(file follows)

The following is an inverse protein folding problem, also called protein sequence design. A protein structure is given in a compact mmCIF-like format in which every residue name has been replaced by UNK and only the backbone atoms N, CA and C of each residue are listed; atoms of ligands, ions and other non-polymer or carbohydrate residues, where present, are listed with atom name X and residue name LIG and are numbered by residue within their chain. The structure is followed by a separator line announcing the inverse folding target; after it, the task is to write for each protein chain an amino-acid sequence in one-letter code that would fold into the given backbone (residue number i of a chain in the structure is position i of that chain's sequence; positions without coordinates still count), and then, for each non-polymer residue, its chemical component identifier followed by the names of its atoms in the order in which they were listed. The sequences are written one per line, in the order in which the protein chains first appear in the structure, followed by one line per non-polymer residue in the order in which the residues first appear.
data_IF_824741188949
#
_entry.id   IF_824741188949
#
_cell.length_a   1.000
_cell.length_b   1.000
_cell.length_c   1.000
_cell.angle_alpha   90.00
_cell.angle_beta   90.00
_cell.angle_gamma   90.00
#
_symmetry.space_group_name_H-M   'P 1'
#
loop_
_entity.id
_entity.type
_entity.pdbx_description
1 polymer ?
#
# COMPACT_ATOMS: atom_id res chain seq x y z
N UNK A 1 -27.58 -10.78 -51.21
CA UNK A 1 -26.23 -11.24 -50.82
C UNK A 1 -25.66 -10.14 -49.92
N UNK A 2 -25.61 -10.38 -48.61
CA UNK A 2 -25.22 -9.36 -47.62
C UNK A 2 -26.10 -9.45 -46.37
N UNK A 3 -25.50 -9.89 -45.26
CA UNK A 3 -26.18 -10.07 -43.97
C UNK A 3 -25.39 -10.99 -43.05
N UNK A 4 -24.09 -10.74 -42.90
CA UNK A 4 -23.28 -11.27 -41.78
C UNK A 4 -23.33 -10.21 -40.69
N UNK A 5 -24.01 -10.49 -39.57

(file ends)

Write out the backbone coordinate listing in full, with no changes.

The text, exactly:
The following is an inverse protein folding problem, also called protein sequence design. A protein structure is given in a compact mmCIF-like format in which every residue name has been replaced by UNK and only the backbone atoms N, CA and C of each residue are listed; atoms of ligands, ions and other non-polymer or carbohydrate residues, where present, are listed with atom name X and residue name LIG and are numbered by residue within their chain. The structure is followed by a separator line announcing the inverse folding target; after it, the task is to write for each protein chain an amino-acid sequence in one-letter code that would fold into the given backbone (residue number i of a chain in the structure is position i of that chain's sequence; positions without coordinates still count), and then, for each non-polymer residue, its chemical component identifier followed by the names of its atoms in the order in which they were listed. The sequences are written one per line, in the order in which the protein chains first appear in the structure, followed by one line per non-polymer residue in the order in which the residues first appear.
data_IF_824741188949
#
_entry.id   IF_824741188949
#
_cell.length_a   1.000
_cell.length_b   1.000
_cell.length_c   1.000
_cell.angle_alpha   90.00
_cell.angle_beta   90.00
_cell.angle_gamma   90.00
#
_symmetry.space_group_name_H-M   'P 1'
#
loop_
_entity.id
_entity.type
_entity.pdbx_description
1 polymer ?
#
# COMPACT_ATOMS: atom_id res chain seq x y z
N UNK A 1 -27.58 -10.78 -51.21
CA UNK A 1 -26.23 -11.24 -50.82
C UNK A 1 -25.66 -10.14 -49.92
N UNK A 2 -25.61 -10.38 -48.61
CA UNK A 2 -25.22 -9.36 -47.62
C UNK A 2 -26.10 -9.45 -46.37
N UNK A 3 -25.50 -9.89 -45.26
CA UNK A 3 -26.18 -10.07 -43.97
C UNK A 3 -25.39 -10.99 -43.05
N UNK A 4 -24.09 -10.74 -42.90
CA UNK A 4 -23.28 -11.27 -41.78
C UNK A 4 -23.33 -10.21 -40.69
N UNK A 5 -24.01 -10.49 -39.57